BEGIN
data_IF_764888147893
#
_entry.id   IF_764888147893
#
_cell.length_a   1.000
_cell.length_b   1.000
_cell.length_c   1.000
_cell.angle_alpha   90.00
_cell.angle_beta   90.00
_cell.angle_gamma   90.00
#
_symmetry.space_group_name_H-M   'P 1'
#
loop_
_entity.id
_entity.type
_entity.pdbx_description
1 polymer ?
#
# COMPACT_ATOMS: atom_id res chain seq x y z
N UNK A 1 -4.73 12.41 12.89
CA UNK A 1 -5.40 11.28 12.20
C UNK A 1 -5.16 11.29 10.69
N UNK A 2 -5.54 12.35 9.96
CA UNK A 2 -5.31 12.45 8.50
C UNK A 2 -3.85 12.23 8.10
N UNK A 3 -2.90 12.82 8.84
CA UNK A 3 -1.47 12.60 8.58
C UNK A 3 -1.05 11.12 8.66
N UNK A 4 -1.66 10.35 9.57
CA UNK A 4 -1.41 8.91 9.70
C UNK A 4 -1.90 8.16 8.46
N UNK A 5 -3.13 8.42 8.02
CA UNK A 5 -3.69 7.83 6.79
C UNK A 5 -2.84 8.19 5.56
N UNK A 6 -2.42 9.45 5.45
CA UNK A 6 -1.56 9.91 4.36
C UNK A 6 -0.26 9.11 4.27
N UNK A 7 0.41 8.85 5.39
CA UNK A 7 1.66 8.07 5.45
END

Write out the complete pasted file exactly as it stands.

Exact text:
data_IF_764888147893
#
_entry.id   IF_764888147893
#
_cell.length_a   1.000
_cell.length_b   1.000
_cell.length_c   1.000
_cell.angle_alpha   90.00
_cell.angle_beta   90.00
_cell.angle_gamma   90.00
#
_symmetry.space_group_name_H-M   'P 1'
#
loop_
_entity.id
_entity.type
_entity.pdbx_description
1 polymer ?
#
# COMPACT_ATOMS: atom_id res chain seq x y z
N UNK A 1 -4.73 12.41 12.89
CA UNK A 1 -5.40 11.28 12.20
C UNK A 1 -5.16 11.29 10.69
N UNK A 2 -5.54 12.35 9.96
CA UNK A 2 -5.31 12.45 8.50
C UNK A 2 -3.85 12.23 8.10
N UNK A 3 -2.90 12.82 8.84
CA UNK A 3 -1.47 12.60 8.58
C UNK A 3 -1.05 11.12 8.66
N UNK A 4 -1.66 10.35 9.57
CA UNK A 4 -1.41 8.91 9.70
C UNK A 4 -1.90 8.16 8.46
N UNK A 5 -3.13 8.42 8.02
CA UNK A 5 -3.69 7.83 6.79
C UNK A 5 -2.84 8.19 5.56
N UNK A 6 -2.42 9.45 5.45
CA UNK A 6 -1.56 9.91 4.36
C UNK A 6 -0.26 9.11 4.27
N UNK A 7 0.41 8.85 5.39
CA UNK A 7 1.66 8.07 5.45